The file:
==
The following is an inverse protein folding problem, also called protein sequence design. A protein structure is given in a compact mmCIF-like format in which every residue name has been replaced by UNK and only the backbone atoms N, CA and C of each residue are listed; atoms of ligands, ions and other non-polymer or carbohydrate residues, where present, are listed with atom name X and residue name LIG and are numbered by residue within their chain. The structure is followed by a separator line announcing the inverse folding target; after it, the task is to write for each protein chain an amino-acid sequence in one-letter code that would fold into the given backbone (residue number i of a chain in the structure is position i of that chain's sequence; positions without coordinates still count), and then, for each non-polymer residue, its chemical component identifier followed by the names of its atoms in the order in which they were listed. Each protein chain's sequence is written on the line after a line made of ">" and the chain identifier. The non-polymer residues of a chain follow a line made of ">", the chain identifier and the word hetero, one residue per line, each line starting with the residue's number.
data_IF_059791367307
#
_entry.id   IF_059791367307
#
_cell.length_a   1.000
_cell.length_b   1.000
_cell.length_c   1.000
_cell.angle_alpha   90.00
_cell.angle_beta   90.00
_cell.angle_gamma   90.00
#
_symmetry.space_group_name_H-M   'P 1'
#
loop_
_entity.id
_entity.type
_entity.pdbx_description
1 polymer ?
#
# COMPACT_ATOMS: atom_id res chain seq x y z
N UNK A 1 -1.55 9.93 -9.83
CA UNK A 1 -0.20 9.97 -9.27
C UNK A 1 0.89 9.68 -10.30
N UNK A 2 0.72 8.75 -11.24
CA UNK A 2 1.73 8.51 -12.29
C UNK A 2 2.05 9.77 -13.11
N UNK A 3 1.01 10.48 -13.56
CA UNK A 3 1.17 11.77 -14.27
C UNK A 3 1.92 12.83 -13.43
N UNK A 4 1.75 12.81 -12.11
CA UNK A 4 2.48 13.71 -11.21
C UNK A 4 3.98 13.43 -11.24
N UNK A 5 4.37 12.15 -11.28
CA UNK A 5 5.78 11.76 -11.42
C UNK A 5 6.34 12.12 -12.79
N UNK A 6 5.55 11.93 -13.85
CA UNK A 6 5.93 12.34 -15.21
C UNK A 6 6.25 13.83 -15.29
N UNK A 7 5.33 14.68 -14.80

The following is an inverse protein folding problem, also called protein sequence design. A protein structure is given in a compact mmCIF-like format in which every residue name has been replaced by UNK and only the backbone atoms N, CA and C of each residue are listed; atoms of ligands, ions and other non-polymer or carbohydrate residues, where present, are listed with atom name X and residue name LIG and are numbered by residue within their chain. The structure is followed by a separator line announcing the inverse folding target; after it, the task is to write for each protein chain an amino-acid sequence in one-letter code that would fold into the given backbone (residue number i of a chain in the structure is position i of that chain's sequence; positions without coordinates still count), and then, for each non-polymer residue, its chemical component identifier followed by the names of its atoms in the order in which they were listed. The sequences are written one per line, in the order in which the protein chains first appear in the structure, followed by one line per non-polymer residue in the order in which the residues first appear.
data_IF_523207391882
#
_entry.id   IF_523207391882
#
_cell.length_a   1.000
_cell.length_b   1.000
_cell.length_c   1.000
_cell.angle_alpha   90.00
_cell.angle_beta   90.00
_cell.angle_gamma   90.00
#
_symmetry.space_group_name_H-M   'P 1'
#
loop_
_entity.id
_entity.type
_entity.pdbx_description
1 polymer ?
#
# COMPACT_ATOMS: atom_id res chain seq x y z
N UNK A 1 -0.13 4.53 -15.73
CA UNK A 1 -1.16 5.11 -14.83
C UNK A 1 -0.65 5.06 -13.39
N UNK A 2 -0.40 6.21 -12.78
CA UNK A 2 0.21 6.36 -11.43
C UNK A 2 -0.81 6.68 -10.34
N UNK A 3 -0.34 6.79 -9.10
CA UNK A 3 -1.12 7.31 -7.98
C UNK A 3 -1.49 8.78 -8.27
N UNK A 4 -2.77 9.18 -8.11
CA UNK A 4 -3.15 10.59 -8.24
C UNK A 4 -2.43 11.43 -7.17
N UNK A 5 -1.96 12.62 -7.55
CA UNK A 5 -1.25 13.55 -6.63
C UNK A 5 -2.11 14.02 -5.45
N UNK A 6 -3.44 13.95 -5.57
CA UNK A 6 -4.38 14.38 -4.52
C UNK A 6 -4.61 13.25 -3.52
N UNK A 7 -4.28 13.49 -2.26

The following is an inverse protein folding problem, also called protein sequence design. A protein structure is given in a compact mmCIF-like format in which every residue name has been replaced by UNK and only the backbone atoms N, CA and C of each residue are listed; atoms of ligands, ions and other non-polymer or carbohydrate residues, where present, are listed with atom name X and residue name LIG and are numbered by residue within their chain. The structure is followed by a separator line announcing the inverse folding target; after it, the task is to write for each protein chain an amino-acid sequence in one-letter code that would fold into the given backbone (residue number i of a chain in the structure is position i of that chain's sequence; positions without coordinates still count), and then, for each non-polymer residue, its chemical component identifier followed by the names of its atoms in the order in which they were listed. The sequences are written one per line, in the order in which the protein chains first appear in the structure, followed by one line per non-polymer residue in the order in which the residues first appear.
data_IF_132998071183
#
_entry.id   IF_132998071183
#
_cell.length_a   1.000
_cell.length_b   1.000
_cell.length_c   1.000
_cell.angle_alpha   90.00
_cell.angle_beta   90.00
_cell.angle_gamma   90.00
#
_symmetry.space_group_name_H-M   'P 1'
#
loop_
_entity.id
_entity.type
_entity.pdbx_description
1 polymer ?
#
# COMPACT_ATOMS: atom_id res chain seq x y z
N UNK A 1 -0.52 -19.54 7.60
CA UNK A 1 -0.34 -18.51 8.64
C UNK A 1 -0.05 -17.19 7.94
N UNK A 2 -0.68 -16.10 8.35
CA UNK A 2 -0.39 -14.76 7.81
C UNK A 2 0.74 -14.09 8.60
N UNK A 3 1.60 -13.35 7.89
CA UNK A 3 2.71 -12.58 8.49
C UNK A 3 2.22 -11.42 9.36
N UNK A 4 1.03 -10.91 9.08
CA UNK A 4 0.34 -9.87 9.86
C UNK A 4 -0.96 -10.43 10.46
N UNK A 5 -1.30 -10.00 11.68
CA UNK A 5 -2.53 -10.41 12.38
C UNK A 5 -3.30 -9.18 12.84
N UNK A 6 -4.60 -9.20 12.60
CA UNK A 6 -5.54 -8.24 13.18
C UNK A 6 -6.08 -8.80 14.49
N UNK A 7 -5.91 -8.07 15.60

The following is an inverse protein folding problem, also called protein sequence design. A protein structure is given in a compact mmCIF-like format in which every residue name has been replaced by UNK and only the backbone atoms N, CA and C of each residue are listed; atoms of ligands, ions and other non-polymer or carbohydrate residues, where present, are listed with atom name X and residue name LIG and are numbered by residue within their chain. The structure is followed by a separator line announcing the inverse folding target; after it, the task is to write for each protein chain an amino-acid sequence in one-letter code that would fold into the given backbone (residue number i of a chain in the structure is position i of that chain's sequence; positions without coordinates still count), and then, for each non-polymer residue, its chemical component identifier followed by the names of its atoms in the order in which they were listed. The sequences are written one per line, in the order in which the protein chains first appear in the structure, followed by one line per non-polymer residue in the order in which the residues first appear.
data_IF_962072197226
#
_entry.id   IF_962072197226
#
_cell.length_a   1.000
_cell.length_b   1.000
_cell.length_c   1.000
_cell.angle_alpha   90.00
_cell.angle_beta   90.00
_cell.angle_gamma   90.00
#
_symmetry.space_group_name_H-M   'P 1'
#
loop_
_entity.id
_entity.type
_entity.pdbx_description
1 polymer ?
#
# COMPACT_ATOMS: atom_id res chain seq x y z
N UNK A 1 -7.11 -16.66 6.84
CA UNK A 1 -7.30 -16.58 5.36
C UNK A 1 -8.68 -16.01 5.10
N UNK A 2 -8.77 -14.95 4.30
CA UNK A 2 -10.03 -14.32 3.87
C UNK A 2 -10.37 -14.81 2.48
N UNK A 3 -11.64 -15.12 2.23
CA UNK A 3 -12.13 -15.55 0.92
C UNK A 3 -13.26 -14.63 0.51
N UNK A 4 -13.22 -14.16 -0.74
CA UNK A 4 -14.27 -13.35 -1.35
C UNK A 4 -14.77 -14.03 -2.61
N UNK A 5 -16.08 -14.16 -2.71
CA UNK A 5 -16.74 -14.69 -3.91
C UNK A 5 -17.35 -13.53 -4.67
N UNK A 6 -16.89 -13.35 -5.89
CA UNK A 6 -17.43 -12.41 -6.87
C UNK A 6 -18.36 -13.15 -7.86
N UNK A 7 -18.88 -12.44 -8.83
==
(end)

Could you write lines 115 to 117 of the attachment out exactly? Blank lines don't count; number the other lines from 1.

CA UNK A 5 -2.53 -10.41 12.38
C UNK A 5 -3.30 -9.18 12.84
N UNK A 6 -4.60 -9.20 12.60